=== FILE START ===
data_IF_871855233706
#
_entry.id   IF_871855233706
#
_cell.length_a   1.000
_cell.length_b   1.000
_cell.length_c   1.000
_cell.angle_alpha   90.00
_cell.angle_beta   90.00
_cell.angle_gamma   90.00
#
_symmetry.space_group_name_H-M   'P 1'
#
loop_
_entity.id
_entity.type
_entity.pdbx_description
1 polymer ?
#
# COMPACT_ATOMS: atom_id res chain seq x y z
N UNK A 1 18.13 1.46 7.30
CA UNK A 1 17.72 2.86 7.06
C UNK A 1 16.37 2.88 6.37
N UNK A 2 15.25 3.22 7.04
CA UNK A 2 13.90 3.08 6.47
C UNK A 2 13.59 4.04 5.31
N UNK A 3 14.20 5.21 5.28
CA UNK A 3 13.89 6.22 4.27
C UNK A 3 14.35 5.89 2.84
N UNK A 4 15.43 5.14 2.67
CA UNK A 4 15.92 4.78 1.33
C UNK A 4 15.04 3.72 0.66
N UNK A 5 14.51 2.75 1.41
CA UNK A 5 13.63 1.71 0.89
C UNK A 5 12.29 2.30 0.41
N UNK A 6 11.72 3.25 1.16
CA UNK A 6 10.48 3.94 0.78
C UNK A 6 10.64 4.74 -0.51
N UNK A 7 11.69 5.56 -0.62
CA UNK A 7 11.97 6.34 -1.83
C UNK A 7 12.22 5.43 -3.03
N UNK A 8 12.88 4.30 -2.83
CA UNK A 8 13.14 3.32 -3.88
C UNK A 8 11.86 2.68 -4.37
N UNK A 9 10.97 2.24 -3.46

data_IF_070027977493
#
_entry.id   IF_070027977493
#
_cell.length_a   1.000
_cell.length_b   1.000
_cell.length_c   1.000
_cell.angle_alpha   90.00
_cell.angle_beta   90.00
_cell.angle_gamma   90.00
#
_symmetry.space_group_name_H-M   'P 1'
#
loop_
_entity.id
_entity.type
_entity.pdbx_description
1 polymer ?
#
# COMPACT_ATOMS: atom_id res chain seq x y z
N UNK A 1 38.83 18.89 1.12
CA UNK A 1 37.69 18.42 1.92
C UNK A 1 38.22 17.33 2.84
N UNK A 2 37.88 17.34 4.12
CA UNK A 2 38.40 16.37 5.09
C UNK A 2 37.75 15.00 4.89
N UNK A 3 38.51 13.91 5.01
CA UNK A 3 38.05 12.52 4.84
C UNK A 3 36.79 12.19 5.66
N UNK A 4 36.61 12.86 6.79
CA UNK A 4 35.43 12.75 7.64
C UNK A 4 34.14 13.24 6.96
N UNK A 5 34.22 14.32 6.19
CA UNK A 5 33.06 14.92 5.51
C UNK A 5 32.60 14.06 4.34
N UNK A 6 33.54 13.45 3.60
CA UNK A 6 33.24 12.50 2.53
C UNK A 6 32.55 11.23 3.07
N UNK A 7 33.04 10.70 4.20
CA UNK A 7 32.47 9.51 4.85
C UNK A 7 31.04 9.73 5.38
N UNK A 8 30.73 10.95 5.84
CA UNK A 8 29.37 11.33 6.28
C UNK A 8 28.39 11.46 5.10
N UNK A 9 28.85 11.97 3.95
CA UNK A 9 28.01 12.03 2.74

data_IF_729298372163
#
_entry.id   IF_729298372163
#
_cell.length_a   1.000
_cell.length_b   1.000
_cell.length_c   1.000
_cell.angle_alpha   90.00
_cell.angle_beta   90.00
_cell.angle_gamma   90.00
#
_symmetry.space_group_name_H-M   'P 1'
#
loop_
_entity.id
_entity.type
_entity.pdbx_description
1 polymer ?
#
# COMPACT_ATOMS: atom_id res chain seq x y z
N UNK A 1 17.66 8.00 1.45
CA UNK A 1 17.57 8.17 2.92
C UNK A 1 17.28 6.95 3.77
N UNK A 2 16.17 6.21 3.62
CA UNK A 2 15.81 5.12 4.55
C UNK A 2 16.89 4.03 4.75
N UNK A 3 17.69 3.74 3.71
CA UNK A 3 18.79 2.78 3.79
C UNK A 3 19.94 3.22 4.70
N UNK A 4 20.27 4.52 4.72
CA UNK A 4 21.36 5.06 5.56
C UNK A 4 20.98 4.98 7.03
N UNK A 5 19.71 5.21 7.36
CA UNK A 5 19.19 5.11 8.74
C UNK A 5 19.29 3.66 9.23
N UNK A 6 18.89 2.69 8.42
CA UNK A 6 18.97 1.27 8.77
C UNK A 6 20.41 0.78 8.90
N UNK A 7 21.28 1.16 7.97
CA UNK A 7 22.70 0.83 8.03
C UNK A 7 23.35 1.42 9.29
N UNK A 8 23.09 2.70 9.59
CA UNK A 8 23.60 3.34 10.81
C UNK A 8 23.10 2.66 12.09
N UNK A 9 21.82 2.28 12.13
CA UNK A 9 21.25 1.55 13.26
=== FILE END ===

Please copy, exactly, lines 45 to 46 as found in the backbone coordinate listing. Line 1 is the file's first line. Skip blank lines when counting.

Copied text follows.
N UNK A 9 10.97 2.24 -3.46

data_IF_070027977493